When TLC goes 3-D
Do chemists really shell out $750 for a piece of lab equipment just to cut glass? That’s what Ramesh Jasti, a chemistry professor at the University of Oregon, asked chemists on Twitter back in October. He was bemoaning the price of cutters for thin-layer chromatography plates.
And they are expensive. “Simply score the back of a coated plate and snap off the exact size you need,” touts the description of one such cutter, which retails for $945.
Upon seeing Jasti’s tweet, one of his former graduate students, Evan Darzi, tweeted back, “I’d bet some savvy 3D printer inclined person could make one that could house one of the cheap cutters.”
Enter Kyle Plunkett, a chemistry professor at Southern Illinois University who has a 3-D printer in his office and a thin-layer chromatography plate cutter in his lab. “I thought it would be relatively straightforward to do,” he tells Newscripts. “The design is basically just some blocks that are built on top of each other.”
If you’re unfamiliar with thin-layer chromatography (lovingly shortened to TLC), it’s a technique chemists use to follow the progress of chemical reactions and separations. It involves placing spots of chemicals onto the bottom of a TLC plate—usually a piece of glass coated in silica. The base of the plate is then placed in a solvent, which travels up the plate by capillary action, carrying the chemical spots with it. The spots will move along the plate at different rates depending on their properties. Using ultraviolet light or a stain, researchers can visualize the spots and compare the starting material with the product of a reaction.
TLC plates are pricey—about $5 for a 400 cm2 plate—so chemists typically slice those into smaller plates to save money.
“When I was in grad school, we just cut it by hand with metal ruler,” Jasti tweeted. But that technique can be tough to master and can produce aesthetically unpleasant, nonuniform plates at best and shattered plates at worst. That’s where the expensive cutter comes in.
To make the 3-D printed version, Plunkett cribbed the design from his existing cutter. His version cost about $5 in printer plastic, and he bought the part that does the actual cutting from Amazon for about $20. The cutter worked well, so he posted instructions for making it on Thingiverse, an online 3-D printing community. The plans have been downloaded nearly 200 times. Plunkett says anyone who has used the design and wants to thank him can buy him a beer at the next American Chemical Society national meeting.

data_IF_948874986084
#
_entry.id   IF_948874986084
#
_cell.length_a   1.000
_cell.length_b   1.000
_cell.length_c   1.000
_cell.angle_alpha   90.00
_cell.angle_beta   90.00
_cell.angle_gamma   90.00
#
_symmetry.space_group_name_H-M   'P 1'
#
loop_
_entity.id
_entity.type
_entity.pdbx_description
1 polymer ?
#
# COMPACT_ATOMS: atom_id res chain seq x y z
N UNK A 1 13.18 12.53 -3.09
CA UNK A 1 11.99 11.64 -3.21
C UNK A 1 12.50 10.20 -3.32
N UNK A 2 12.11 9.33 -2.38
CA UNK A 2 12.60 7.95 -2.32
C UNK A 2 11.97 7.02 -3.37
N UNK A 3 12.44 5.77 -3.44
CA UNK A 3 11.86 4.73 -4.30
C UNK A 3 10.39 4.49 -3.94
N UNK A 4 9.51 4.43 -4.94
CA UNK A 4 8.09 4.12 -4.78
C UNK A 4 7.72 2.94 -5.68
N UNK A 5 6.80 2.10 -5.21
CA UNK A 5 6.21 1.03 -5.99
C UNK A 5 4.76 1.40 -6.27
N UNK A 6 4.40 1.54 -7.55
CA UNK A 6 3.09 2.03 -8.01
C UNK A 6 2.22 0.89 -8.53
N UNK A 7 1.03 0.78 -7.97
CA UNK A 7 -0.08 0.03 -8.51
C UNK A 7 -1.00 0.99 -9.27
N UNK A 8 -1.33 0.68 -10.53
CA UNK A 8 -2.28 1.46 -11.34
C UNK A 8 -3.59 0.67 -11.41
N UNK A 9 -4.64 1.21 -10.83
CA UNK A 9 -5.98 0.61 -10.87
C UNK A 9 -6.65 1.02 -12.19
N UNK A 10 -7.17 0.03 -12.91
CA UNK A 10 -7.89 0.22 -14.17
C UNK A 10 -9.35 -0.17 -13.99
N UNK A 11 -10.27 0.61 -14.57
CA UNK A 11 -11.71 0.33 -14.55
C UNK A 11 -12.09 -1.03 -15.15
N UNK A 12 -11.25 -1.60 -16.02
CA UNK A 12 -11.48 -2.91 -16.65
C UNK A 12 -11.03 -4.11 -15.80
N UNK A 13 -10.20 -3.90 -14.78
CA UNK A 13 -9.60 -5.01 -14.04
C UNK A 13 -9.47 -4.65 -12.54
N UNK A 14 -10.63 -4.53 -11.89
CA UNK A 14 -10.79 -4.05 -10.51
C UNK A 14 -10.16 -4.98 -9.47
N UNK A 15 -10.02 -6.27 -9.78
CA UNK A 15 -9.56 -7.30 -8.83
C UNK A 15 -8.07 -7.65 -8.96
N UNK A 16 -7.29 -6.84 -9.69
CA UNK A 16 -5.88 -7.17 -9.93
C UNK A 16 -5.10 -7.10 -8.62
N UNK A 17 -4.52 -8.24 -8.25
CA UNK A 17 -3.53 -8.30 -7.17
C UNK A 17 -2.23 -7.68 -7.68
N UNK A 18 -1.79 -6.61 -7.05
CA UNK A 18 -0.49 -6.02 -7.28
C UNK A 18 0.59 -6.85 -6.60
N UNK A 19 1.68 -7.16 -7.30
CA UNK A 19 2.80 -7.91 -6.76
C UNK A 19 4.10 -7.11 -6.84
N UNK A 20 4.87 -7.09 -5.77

Jasti tells Newscripts that his lab hasn’t made a 3-D printed TLC plate cutter yet. Nevertheless, the design “was a simple yet powerful demonstration of how useful 3-D printing can be,” he says, and “also a good example of the usefulness of Twitter.”
Chemists in cars getting clever
News of a different kind of plate landed in the Newscripts inbox recently. Craig Merlic, a chemistry professor at the University of California, Los Angeles, sent in a photo of the back of a Tesla with the license plate 9 C8H18.
“I think this Tesla driver on Sunset Blvd speaks chemistry and German,” Merlic wrote. The vanity plate, which seems to read “nein octane,” roughly translates to “no octane.” It seems appropriate on an electricity-powered vehicle.
The photo prompted C&EN executive editor Jyllian Kemsley to share a snap she took of a Tesla bearing the plate REDOX1, which chemists will recognize is the chemical shorthand for oxidation-reduction.
This reminded the Newscripts gang of a column from 2005, in which readers wrote in about chemically themed license plates they’d spotted—usually on their own cars. Seems like time for an update. Readers, what clever chemistry have you seen on license plates lately?
Bethany Halford wrote this week’s column. Please send comments and suggestions to email@example.com.